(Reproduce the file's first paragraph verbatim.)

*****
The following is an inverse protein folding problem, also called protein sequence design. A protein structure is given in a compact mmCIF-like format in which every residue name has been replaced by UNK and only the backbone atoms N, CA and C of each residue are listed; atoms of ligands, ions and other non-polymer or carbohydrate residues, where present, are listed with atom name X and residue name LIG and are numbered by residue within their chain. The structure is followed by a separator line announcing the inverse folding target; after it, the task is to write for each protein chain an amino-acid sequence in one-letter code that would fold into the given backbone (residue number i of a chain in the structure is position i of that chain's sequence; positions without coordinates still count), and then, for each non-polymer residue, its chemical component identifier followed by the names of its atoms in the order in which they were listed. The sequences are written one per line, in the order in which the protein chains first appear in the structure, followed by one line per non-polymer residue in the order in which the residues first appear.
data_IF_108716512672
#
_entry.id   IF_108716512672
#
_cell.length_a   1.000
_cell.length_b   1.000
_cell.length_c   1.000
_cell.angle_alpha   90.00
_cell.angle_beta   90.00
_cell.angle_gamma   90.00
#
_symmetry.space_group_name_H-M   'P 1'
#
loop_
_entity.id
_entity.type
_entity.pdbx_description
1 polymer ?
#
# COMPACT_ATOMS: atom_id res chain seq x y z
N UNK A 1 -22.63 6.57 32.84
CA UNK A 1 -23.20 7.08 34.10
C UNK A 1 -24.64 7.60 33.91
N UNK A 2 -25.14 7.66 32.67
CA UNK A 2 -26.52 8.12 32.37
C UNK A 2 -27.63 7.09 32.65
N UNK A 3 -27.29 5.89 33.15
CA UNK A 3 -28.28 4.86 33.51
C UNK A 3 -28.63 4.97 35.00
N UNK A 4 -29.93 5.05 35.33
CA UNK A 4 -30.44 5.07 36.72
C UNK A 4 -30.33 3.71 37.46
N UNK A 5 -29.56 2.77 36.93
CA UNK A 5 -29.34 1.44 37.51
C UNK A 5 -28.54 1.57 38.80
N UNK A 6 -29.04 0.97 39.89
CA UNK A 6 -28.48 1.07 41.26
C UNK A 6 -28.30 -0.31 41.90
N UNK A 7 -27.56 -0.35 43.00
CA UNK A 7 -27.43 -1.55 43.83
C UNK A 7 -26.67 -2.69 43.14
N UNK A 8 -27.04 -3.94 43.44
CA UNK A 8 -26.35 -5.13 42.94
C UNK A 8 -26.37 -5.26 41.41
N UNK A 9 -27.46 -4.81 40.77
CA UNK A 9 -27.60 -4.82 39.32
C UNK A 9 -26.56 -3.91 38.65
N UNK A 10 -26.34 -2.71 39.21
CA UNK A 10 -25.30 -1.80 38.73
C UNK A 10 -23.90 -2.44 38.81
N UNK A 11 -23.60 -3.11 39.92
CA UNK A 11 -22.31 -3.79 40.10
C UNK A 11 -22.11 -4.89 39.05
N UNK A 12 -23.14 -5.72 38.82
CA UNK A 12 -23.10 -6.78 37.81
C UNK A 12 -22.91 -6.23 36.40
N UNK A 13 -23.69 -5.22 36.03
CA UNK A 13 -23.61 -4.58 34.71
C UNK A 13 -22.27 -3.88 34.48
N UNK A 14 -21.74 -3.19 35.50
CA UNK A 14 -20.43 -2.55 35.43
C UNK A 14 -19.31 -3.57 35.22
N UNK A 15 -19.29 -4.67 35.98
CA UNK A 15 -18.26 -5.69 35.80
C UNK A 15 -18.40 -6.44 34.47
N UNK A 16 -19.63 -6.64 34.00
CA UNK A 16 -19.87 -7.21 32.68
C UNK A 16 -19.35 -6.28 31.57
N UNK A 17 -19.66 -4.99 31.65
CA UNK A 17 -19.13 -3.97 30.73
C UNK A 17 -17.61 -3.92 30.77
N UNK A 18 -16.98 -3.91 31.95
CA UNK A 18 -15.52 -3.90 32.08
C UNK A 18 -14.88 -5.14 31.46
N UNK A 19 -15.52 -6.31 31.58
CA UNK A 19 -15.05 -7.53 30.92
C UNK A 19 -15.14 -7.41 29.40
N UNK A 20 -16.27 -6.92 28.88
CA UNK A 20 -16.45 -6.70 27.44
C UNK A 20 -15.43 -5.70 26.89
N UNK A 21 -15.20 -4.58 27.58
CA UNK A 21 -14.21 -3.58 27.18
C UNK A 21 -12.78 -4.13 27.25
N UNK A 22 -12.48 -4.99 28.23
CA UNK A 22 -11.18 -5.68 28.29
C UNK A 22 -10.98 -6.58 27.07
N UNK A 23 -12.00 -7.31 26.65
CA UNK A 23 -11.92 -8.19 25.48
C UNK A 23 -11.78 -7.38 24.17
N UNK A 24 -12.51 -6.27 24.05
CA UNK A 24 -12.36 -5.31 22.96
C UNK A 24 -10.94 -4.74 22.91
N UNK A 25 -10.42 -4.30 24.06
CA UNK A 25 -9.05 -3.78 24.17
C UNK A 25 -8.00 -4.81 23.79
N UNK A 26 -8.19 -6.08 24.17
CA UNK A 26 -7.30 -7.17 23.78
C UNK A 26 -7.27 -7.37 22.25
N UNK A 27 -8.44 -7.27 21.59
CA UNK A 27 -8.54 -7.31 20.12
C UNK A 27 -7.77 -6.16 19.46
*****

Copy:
The following is an inverse protein folding problem, also called protein sequence design. A protein structure is given in a compact mmCIF-like format in which every residue name has been replaced by UNK and only the backbone atoms N, CA and C of each residue are listed; atoms of ligands, ions and other non-polymer or carbohydrate residues, where present, are listed with atom name X and residue name LIG and are numbered by residue within their chain. The structure is followed by a separator line announcing the inverse folding target; after it, the task is to write for each protein chain an amino-acid sequence in one-letter code that would fold into the given backbone (residue number i of a chain in the structure is position i of that chain's sequence; positions without coordinates still count), and then, for each non-polymer residue, its chemical component identifier followed by the names of its atoms in the order in which they were listed. The sequences are written one per line, in the order in which the protein chains first appear in the structure, followed by one line per non-polymer residue in the order in which the residues first appear.